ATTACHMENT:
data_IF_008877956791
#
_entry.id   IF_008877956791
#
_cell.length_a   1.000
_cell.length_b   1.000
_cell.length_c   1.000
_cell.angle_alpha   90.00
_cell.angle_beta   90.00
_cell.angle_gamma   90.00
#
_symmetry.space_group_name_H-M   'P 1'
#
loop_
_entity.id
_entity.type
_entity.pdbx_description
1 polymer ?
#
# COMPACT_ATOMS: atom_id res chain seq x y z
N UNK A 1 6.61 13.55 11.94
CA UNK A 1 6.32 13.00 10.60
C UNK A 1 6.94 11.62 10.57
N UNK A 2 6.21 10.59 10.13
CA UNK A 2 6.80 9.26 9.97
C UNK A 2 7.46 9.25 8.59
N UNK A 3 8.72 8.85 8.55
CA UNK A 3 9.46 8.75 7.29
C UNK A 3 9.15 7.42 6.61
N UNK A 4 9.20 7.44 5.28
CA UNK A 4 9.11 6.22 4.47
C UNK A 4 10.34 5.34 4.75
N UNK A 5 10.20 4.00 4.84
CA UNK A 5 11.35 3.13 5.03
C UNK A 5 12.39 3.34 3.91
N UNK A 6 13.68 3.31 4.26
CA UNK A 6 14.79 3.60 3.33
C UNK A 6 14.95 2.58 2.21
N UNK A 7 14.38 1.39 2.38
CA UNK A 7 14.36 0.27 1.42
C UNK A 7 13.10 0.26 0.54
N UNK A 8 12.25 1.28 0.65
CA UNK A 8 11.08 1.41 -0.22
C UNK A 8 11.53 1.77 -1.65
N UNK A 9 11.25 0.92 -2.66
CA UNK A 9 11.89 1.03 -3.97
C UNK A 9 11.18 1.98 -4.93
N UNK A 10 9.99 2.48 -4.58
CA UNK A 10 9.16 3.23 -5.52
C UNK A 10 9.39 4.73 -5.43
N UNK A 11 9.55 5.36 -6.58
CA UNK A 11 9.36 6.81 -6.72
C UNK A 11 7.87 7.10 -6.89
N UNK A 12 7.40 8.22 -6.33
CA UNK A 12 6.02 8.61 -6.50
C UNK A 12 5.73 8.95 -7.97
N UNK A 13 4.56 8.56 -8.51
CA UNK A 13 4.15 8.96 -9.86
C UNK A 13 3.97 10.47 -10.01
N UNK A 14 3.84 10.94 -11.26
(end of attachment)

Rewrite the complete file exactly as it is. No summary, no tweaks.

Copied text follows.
data_IF_008877956791
#
_entry.id   IF_008877956791
#
_cell.length_a   1.000
_cell.length_b   1.000
_cell.length_c   1.000
_cell.angle_alpha   90.00
_cell.angle_beta   90.00
_cell.angle_gamma   90.00
#
_symmetry.space_group_name_H-M   'P 1'
#
loop_
_entity.id
_entity.type
_entity.pdbx_description
1 polymer ?
#
# COMPACT_ATOMS: atom_id res chain seq x y z
N UNK A 1 6.61 13.55 11.94
CA UNK A 1 6.32 13.00 10.60
C UNK A 1 6.94 11.62 10.57
N UNK A 2 6.21 10.59 10.13
CA UNK A 2 6.80 9.26 9.97
C UNK A 2 7.46 9.25 8.59
N UNK A 3 8.72 8.85 8.55
CA UNK A 3 9.46 8.75 7.29
C UNK A 3 9.15 7.42 6.61
N UNK A 4 9.20 7.44 5.28
CA UNK A 4 9.11 6.22 4.47
C UNK A 4 10.34 5.34 4.75
N UNK A 5 10.20 4.00 4.84
CA UNK A 5 11.35 3.13 5.03
C UNK A 5 12.39 3.34 3.91
N UNK A 6 13.68 3.31 4.26
CA UNK A 6 14.79 3.60 3.33
C UNK A 6 14.95 2.58 2.21
N UNK A 7 14.38 1.39 2.38
CA UNK A 7 14.36 0.27 1.42
C UNK A 7 13.10 0.26 0.54
N UNK A 8 12.25 1.28 0.65
CA UNK A 8 11.08 1.41 -0.22
C UNK A 8 11.53 1.77 -1.65
N UNK A 9 11.25 0.92 -2.66
CA UNK A 9 11.89 1.03 -3.97
C UNK A 9 11.18 1.98 -4.93
N UNK A 10 9.99 2.48 -4.58
CA UNK A 10 9.16 3.23 -5.52
C UNK A 10 9.39 4.73 -5.43
N UNK A 11 9.55 5.36 -6.58
CA UNK A 11 9.36 6.81 -6.72
C UNK A 11 7.87 7.10 -6.89
N UNK A 12 7.40 8.22 -6.33
CA UNK A 12 6.02 8.61 -6.50
C UNK A 12 5.73 8.95 -7.97
N UNK A 13 4.56 8.56 -8.51
CA UNK A 13 4.15 8.96 -9.86
C UNK A 13 3.97 10.47 -10.01
N UNK A 14 3.84 10.94 -11.26